Abstract: Examining the Relationships between Perceived Microinteractions and Adolescents' Self-Reported Grades and Feelings of Self-Esteem: Gender and Racial Differences and Similarities (Society for Social Work and Research 25th Annual Conference - Social Work Science for Social Change)

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590P Examining the Relationships between Perceived Microinteractions and Adolescents' Self-Reported Grades and Feelings of Self-Esteem: Gender and Racial Differences and Similarities

Tuesday, January 19, 2021
* noted as presenting author
M. Annette Clayton, PhD, Assistant Professor & Internship Director, Virginia Wesleyan University, Virginia Beach, VA
Jennifer Murphy, MSW, Doctoral Student, Virginia Commonwealth University, Richmond, VA
Background: Insufficient attention has been given to furthering school social workers’ understanding about the association between adolescents’ microinteractions in the school context and their educational outcomes. Arguably, school social workers need to better understand how these microinteractions influence adolescents’ educational outcomes in support of school social workers’ efforts to promote healthy youth development. Therefore, the primary objective of this research endeavor was to explore the relationships between different types of microinteractions, gender, race, and participants’ self-reported grades. Also examined were the associations between the aforementioned variables of interest and participants’ self-esteem.

Methods: Researchers analyzed School Success Profile (SSP) cross-sectional data collected between the 2009-10 and 2013-14 school years from students (N = 5,171) in grades 6 through 9 enrolled in 17 schools, from one urban and one rural community, in North Carolina. The SSP is a strengths- based tool that assesses student functioning within the context of their broader social environment. The 2008 version of the SSP includes 263 items that address students’ beliefs about their social environment – neighborhood, schools, friends, and families and their perceptions about their own physical and psychological health and school performance (individual adaptation).

Bivariate and multivariate statistical procedures were used to examine the relationships between predictor variables and criterion measures. The first stage of analysis examined the relationships between microinteractions, race, gender, and self-reported grades. Researchers then examined the association between race, gender, microinteractions, and self-esteem responses with participants’ self-reported grades on their most recent report card. Microinteractions are defined as small, often unnoticed, experiences with others that can have an adverse impact on an individual’s feelings of self-worth or sense of competence. In this study, some of the microinteractions investigated were being called a racial slur, someone discouraging you from achieving goals, and being suspected of wrongdoing. The relationship between race, gender, microinteractions, and three well-being variables associated with self-esteem (1) feel good about myself, (2) have confidence in myself, and (3) often wonder whether anyone really cares about me were also examined.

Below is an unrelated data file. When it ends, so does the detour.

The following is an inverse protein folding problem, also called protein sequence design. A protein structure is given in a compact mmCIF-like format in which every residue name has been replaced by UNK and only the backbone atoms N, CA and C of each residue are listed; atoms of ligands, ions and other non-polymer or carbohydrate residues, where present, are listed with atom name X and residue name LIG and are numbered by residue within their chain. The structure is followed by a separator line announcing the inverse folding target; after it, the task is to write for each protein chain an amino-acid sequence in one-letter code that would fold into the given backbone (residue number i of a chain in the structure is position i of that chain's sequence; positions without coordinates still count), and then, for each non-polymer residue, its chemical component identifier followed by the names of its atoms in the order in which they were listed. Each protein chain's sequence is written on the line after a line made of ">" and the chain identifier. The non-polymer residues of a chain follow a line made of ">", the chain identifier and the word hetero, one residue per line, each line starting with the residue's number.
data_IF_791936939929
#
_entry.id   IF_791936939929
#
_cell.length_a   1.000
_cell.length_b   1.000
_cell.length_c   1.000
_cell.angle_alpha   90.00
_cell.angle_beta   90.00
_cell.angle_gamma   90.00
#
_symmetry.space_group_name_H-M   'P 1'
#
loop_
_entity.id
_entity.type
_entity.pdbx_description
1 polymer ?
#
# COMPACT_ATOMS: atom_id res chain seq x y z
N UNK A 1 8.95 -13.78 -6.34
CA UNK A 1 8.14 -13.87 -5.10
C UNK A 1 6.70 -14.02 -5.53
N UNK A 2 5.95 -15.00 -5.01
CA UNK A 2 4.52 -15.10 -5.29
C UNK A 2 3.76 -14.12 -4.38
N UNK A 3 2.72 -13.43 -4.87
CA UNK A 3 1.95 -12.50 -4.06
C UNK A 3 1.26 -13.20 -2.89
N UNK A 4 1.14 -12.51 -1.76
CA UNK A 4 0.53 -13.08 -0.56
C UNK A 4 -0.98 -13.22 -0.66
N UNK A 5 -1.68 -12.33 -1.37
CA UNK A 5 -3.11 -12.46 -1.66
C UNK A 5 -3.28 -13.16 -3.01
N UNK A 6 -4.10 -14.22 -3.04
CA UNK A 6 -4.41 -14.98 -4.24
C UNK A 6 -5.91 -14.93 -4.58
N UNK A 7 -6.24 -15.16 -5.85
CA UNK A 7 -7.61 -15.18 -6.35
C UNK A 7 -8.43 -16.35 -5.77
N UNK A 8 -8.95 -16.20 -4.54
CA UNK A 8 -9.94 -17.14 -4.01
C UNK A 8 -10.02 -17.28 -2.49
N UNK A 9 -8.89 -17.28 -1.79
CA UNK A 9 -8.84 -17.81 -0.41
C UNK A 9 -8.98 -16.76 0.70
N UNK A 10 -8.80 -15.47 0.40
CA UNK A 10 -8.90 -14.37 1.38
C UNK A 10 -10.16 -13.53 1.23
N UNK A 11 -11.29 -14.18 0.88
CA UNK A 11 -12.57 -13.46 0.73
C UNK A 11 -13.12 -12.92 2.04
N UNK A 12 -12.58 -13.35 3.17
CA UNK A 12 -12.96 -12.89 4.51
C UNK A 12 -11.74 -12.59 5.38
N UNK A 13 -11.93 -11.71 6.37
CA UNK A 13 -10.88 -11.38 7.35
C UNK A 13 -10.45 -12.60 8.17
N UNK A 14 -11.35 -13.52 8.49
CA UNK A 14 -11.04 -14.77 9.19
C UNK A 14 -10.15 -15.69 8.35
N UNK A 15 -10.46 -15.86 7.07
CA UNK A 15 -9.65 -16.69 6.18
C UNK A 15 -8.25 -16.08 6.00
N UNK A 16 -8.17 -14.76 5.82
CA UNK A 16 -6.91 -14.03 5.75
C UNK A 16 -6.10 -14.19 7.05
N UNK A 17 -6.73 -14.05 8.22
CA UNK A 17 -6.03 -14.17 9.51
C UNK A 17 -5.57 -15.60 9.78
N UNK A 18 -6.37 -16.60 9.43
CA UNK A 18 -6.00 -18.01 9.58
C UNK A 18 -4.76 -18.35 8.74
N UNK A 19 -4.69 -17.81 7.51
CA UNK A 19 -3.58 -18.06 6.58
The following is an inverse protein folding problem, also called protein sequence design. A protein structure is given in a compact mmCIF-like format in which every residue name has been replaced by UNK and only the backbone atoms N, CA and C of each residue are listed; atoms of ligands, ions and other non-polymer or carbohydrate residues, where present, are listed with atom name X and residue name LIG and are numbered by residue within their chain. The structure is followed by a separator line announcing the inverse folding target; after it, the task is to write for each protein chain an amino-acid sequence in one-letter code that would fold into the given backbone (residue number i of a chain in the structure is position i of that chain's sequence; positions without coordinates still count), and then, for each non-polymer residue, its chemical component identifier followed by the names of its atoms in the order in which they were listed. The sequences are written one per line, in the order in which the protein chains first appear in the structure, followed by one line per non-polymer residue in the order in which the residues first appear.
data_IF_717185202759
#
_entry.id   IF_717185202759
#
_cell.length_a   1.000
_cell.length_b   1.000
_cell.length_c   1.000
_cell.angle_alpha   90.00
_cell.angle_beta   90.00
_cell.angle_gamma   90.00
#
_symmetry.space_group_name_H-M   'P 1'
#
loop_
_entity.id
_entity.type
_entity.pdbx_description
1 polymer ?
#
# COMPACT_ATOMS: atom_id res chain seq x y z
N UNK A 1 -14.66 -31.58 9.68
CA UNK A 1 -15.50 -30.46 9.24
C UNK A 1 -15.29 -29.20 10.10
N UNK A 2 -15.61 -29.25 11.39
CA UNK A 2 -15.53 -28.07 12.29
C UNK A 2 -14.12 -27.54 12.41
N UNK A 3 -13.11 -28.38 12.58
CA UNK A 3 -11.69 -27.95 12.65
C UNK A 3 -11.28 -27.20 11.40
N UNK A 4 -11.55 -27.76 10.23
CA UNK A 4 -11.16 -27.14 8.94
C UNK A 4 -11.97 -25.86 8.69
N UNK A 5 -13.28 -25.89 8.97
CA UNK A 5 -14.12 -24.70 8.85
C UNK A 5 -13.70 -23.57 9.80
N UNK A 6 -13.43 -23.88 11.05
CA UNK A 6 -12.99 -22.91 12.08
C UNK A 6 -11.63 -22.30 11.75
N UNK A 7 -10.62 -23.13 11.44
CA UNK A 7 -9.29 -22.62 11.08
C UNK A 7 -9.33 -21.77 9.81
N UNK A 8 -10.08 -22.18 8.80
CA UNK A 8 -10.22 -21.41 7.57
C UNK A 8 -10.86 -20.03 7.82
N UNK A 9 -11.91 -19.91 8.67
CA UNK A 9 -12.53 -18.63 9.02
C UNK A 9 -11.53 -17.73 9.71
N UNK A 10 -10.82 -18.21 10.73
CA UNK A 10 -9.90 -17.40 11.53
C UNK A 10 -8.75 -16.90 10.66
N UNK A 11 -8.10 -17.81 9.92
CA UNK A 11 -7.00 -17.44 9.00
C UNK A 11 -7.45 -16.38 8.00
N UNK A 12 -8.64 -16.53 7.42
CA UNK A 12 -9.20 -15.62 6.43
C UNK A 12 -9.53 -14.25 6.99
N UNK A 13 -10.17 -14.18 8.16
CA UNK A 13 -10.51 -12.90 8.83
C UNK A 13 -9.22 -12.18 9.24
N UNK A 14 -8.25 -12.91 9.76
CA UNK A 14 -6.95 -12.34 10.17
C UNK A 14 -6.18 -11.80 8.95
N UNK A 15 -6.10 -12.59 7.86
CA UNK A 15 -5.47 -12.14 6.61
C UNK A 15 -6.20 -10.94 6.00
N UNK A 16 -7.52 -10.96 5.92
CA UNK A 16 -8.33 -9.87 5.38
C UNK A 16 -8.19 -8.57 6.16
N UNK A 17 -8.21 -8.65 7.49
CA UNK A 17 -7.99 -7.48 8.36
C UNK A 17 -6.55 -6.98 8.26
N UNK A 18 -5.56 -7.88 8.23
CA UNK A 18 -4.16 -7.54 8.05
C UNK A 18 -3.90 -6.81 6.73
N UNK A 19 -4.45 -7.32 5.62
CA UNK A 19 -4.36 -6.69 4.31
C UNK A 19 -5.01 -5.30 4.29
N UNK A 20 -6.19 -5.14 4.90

Results: Chi square analyses determined that microinteractions were statistically significant for both race and gender. Linear multiple regression of the impact of race, gender, and microinteractions on grades, found that predictor variables explained 2.8% (F = 23.02, p < .001) of variance in student grades. In addition to race, gender and microinteractions, self-esteem predictors explained 8.9% (F= 36.87, p < .001) in grades. These findings indicate that self-esteem, as an indicator of individual adaptation and well-being, was a critical predictor of students’ grades. Students who reported more microinteractions were more likely to have a lower sense of self-esteem and poorer grades.

Implications: The study findings support the need for greater attention to students’ experiences of microinteractions in the school context and their self-esteem as a well-being indicator, as our findings suggest that both can impact students' educational outcomes. Findings support the need for social work interventions for at-risk students that include peer group, school, family, and community level components.